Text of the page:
Cardiology in Crisis

Cardiology in Crisis

Scoring doctors' cardiology success seemed like a good idea, until truly sick patients began being turned away.

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“When Doctors Slam the Door” by Sandeep
Jauhar, M.D., in
The New York Times
Magazine
(Mar. 16, 2003), 229 W. 43rd St.,
New York, N.Y. 10036.


It must have seemed an obviously good thing to do more
than a decade ago when the federal Health Care Financing
Admin­istration and several states began monitoring the performance of
heart surgeons and other medical professionals. In the early 1990s, New
York and Pennsylvania began publishing “report cards” for
public consumption. The idea behind all these efforts, notes Jauhar, a New
York City cardiology fellow, was “to improve the quality of
cardiac surgery by pointing out deficiencies in hospitals and
surgeons,” channeling patients toward the good ones and forcing the
deficient others to heal themselves. The worst surgeons might lose their
hospital operating privileges.


At first, there seemed to be amazing improvements. In
New York State, for example, “mortality rates for coronary bypass
surgery declined a whopping 41 percent.” (Nationwide, surgeons
perform some 500,000 bypasses annually.) But skeptics feared that surgeons
intent on boosting their scores might be declining to treat their sickest
patients. “In a survey a few years ago,” Jauhar reports,
“63 percent of cardiac surgeons in New York State said that because
of report cards, they were accepting only relatively healthy patients for
coronary bypass surgery.” Now there’s hard evidence, too.
Researchers at Northwestern and Stanford Universities who compared
1990–93 data from New York and Pennsylvania with data from states
with no such report cards found something striking: Patient health-care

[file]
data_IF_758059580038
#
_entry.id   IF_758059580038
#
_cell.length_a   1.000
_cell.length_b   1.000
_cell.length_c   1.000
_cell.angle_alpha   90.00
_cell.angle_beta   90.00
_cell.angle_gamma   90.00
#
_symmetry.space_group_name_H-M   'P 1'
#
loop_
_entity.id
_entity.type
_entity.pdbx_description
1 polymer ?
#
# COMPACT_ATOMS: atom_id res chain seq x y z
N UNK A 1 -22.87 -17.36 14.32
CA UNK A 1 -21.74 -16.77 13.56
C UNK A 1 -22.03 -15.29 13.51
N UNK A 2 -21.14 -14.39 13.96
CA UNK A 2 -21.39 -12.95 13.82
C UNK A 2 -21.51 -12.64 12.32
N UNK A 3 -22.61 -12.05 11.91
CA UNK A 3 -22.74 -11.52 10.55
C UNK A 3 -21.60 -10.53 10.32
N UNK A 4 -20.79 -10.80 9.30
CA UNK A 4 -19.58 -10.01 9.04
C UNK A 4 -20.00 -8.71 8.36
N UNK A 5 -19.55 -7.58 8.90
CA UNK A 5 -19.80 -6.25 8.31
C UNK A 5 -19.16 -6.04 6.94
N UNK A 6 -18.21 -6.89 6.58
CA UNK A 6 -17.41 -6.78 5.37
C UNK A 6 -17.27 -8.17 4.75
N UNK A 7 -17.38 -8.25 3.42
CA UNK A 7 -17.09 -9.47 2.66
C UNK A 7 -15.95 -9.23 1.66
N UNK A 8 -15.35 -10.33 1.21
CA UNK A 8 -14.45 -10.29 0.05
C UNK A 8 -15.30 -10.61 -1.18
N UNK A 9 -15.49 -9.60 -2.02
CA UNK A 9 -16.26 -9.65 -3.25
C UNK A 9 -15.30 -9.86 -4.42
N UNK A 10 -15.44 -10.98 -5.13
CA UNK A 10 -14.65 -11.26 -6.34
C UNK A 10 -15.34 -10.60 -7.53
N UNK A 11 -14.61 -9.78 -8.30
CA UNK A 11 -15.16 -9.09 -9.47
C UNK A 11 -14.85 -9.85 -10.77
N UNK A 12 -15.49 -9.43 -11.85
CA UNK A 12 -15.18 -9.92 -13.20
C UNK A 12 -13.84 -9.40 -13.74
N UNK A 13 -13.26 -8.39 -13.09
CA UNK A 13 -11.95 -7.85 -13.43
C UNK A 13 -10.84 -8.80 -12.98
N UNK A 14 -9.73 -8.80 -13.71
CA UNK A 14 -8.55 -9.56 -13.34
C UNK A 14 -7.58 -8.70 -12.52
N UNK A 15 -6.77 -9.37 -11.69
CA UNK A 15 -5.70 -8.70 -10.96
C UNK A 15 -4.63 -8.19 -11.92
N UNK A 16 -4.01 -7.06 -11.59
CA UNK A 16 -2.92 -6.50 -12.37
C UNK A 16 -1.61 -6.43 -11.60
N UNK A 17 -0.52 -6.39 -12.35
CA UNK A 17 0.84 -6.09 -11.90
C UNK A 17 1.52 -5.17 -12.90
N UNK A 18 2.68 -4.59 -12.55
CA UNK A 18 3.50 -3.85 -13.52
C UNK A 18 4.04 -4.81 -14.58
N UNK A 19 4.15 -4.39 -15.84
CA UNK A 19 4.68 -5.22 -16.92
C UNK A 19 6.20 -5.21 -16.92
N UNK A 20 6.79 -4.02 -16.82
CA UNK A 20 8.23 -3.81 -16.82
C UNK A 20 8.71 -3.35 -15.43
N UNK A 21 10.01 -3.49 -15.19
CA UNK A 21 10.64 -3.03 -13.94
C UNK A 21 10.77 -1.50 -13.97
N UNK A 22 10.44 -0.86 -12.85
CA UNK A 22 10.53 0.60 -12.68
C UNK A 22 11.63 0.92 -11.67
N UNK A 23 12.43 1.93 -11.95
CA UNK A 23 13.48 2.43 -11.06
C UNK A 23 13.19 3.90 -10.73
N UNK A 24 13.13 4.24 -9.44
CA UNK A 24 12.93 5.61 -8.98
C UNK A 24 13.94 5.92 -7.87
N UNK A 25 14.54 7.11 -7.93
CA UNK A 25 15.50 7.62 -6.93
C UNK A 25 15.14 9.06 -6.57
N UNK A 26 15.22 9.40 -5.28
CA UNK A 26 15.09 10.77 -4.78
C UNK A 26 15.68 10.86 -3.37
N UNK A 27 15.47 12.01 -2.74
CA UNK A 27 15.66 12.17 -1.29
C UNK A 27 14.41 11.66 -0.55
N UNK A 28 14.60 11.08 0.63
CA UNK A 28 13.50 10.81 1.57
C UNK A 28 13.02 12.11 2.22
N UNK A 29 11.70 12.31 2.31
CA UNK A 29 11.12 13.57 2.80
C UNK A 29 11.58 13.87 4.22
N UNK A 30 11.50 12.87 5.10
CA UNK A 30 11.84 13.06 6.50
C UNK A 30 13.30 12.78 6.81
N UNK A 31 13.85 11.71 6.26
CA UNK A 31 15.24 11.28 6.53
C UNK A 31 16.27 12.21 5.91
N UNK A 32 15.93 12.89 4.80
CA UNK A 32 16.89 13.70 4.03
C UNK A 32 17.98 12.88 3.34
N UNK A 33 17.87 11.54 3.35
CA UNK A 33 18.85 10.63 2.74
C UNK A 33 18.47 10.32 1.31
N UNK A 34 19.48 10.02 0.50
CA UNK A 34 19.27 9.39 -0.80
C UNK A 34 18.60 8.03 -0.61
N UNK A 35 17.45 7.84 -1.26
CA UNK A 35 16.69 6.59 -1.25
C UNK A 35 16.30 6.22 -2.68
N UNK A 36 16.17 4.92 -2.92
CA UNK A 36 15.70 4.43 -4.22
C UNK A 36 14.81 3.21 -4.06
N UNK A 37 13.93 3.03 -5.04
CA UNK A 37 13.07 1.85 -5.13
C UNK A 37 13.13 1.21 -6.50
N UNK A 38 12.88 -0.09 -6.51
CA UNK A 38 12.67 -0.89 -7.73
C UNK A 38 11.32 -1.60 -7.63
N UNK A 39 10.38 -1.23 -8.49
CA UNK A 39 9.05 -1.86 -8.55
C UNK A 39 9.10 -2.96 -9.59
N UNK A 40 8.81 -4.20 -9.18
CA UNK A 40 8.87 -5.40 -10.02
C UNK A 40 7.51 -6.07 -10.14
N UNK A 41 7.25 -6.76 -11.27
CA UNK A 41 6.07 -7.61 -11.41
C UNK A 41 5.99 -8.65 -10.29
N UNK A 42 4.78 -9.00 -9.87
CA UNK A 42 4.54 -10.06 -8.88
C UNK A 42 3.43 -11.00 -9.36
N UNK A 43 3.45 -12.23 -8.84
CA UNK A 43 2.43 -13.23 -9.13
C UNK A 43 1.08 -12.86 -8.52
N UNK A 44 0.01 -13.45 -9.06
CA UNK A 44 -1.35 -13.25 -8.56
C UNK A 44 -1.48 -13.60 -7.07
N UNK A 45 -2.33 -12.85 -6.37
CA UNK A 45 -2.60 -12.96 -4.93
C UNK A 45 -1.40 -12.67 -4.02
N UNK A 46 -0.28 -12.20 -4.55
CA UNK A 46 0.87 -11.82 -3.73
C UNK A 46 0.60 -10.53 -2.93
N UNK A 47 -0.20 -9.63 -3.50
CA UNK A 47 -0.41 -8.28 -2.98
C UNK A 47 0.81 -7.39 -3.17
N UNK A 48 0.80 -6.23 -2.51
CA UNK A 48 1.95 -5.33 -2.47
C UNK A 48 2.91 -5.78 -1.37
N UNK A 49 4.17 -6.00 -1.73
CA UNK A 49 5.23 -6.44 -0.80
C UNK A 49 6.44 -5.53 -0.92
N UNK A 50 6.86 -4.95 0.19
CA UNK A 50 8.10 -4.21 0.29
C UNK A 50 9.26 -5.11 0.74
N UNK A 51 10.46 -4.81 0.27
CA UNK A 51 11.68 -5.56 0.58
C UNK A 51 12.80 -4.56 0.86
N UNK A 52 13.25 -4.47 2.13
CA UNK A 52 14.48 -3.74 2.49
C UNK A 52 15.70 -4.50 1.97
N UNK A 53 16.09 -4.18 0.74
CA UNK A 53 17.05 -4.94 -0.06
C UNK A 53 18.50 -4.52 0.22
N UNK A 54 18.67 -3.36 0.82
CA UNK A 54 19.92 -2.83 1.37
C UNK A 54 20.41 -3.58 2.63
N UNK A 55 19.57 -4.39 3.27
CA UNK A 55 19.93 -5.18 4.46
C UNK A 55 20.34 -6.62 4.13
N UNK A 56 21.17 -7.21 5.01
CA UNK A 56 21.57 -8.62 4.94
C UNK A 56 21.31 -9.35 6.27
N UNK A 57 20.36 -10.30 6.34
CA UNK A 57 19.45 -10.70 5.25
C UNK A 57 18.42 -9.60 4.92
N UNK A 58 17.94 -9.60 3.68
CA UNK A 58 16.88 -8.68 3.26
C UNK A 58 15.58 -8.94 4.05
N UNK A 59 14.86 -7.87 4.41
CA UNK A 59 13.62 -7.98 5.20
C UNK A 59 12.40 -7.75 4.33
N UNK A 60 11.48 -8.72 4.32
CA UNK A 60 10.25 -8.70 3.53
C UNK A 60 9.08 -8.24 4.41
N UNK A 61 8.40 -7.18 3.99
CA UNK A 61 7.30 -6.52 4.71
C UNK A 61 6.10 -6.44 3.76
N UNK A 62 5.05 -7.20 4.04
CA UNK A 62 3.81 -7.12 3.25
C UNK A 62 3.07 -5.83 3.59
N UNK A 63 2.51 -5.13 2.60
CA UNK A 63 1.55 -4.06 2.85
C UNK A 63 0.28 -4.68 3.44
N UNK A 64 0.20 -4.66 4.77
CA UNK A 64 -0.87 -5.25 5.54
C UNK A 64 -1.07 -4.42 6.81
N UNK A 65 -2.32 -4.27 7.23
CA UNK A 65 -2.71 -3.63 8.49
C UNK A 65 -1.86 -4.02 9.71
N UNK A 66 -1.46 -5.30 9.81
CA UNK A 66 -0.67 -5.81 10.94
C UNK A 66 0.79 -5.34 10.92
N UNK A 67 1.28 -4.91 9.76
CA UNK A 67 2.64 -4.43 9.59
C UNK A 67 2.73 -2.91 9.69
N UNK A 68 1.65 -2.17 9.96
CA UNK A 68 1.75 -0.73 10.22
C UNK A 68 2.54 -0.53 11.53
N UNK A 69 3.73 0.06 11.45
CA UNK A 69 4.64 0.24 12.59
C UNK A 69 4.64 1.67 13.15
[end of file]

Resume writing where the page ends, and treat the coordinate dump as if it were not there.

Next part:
expenditures over the year
before class="text28"> coronary bypass surgery dropped by seven percent in
the two states while staying about the same elsewhere. That’s
evidence that healthier patients were being “cherry picked” for
surgery. The decline in expenditures in New York and Pennsylvania
“was matched by a drop in the number of operations for sicker
patients. They experienced ‘dramatically worsened health
outcomes’ as a result, including more congestive heart failure and
recurrent heart attacks,” notes Juahar.


He sees “a kind of spiritual crisis in the field
of cardiac surgery. Heart surgeons, among the most highly trained and
fearless of specialists, are shrinking from taking on the toughest cases
because of statistics.”


The pity of it is that they’re the wrong
statistics. Some 98,000 Americans die every year because of medical errors,
but seldom is an individual surgeon—or nurse, or technician, or
anesthesiologist—solely responsible. “Health care is too
complex; outcomes depend on many variables,” Juahar believes. To
ensure real accountability, we must focus not on individuals but on the
systems that deliver our health care.